British Jews protested what they perceived to be a BBC reporter’s claim that the Holocaust has distorted Israelis’ perception of reality and the country's security needs.
The rebuke Thursday by the Board of Deputies of British Jews, the Campaign Against Antisemitism and the editor in chief of the Jewish Chronicle was over Orla Guerin’s report Wednesday on the commemoration of the 75th anniversary of the Auschwitz Nazi death camp’s liberation.
Against the background of soldiers visiting the Yad Vashem Holocaust museum in Jerusalem, Guerin, who has faced numerous allegations of anti-Israel bias, including by Israel’s government, said: “The State of Israel is now a regional power. For decades it has occupied Palestinian territories. But some here will always see their nation through the prism of persecution and survival.”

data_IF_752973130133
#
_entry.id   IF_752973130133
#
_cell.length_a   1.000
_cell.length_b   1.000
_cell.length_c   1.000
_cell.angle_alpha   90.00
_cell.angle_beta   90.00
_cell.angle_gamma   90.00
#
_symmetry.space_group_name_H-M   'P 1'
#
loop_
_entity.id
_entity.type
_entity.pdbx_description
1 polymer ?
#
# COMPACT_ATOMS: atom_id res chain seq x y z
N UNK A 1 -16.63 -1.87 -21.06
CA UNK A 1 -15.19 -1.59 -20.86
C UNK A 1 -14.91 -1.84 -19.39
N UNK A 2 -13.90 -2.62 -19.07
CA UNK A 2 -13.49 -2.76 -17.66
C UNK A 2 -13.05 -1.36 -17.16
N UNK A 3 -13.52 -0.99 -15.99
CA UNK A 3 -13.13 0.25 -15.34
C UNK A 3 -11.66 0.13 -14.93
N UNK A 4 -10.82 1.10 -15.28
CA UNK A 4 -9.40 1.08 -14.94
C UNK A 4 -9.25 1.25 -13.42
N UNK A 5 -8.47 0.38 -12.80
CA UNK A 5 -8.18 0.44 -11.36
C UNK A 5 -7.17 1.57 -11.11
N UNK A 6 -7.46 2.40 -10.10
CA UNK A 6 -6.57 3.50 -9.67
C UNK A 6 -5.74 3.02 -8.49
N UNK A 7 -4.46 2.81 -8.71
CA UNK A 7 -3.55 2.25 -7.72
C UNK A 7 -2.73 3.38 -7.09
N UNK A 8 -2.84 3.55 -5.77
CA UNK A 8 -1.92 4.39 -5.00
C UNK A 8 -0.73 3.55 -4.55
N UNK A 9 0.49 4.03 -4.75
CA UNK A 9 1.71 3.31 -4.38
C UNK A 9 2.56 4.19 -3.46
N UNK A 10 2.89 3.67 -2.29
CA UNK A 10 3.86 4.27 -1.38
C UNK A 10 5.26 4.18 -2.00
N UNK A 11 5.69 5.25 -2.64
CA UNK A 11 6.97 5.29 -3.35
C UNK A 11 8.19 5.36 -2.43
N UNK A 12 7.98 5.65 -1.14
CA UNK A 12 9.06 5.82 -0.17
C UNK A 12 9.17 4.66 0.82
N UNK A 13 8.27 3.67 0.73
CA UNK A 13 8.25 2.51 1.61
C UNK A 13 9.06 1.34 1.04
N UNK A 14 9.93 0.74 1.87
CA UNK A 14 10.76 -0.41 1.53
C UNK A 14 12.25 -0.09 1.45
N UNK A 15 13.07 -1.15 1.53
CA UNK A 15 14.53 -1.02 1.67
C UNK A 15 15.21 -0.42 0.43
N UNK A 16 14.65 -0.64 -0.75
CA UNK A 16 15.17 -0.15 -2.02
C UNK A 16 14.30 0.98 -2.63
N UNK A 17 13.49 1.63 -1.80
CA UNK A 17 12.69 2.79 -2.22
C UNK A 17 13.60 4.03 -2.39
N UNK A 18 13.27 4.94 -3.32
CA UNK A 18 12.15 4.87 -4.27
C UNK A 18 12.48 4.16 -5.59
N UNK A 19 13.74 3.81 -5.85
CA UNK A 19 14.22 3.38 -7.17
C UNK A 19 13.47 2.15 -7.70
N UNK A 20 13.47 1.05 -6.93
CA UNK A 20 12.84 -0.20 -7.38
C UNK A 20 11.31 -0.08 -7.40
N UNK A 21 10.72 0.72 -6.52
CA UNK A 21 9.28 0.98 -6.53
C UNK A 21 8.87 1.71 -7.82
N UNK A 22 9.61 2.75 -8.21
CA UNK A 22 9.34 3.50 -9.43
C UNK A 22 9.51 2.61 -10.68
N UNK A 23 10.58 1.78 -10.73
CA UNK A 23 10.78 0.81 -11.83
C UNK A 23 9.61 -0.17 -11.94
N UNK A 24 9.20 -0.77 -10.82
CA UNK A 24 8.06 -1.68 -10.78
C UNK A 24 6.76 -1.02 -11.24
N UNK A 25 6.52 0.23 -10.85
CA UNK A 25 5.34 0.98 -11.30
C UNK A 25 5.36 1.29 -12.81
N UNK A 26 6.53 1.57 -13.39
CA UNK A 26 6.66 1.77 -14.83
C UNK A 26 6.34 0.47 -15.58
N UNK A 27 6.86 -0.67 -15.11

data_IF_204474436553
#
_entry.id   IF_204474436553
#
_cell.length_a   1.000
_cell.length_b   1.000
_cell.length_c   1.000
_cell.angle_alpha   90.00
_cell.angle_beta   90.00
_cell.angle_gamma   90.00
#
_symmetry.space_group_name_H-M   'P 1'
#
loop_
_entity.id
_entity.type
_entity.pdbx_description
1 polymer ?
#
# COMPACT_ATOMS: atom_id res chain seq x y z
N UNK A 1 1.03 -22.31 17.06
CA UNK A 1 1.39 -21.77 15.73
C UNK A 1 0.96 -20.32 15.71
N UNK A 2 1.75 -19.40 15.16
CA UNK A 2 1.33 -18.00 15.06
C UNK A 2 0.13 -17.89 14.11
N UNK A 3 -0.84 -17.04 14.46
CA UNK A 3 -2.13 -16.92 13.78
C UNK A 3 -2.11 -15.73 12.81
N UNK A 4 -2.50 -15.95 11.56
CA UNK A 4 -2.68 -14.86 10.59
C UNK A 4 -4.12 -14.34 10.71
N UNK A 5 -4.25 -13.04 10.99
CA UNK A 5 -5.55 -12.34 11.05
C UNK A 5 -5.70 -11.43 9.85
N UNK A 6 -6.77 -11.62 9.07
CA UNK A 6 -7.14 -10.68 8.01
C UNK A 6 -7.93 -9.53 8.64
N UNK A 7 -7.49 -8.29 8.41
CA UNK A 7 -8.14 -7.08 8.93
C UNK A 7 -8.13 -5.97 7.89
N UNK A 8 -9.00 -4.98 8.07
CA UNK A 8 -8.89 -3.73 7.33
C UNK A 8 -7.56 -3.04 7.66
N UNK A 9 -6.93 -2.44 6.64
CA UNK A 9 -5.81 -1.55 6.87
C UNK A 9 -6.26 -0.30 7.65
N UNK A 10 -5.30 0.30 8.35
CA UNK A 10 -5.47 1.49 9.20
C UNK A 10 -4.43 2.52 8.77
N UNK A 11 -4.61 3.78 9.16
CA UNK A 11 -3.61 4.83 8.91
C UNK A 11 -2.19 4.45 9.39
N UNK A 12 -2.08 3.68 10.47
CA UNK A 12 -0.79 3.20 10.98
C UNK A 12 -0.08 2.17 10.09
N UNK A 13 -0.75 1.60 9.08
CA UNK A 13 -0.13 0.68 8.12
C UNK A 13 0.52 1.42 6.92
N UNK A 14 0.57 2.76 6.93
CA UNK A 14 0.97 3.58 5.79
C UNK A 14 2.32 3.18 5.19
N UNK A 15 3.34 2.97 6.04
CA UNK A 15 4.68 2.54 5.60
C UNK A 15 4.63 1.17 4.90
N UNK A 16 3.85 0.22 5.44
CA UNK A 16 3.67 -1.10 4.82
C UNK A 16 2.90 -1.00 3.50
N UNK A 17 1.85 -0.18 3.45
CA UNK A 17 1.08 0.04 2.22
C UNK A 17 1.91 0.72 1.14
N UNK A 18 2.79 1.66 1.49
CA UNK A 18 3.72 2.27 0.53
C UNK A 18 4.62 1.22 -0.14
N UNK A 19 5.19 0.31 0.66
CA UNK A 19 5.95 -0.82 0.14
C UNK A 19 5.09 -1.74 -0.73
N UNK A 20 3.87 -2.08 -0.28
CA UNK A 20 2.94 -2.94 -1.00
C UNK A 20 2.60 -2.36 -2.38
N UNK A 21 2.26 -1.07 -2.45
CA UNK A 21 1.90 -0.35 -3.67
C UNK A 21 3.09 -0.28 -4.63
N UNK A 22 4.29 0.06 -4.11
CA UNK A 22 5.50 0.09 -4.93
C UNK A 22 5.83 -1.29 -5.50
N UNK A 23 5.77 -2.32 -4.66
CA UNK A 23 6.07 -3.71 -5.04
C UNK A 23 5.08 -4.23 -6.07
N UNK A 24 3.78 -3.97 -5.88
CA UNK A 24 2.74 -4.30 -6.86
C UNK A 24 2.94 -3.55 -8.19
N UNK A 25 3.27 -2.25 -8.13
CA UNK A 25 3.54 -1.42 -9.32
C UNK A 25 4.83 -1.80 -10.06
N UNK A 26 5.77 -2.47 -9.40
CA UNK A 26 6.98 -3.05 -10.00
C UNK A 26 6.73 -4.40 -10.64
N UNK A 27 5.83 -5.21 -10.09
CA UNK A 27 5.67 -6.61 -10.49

Guerin’s “attempt to link the Israeli-Palestinian conflict to the horrors of the Holocaust was crass and offensive,” Board of Deputies Vice President Amanda Bowman wrote in a statement. She said British Jews expect an apology.
The BBC’s press team has not responded to numerous requests for a comment on Twitter.
Guerin served as BBC’s Israel reporter between 2001 and 2005.
“Her lack of partiality on the Israel-Palestine conflict has long been a matter of concern,” Bowman wrote.
Gideon Falter of the Campaign Against Antisemitism watchdog group wrote: “Few could imagine perverting what is supposed to be an educational piece about the Holocaust to instead fuel the very antisemitism that such education is supposed to prevent, but that is what the BBC has done.”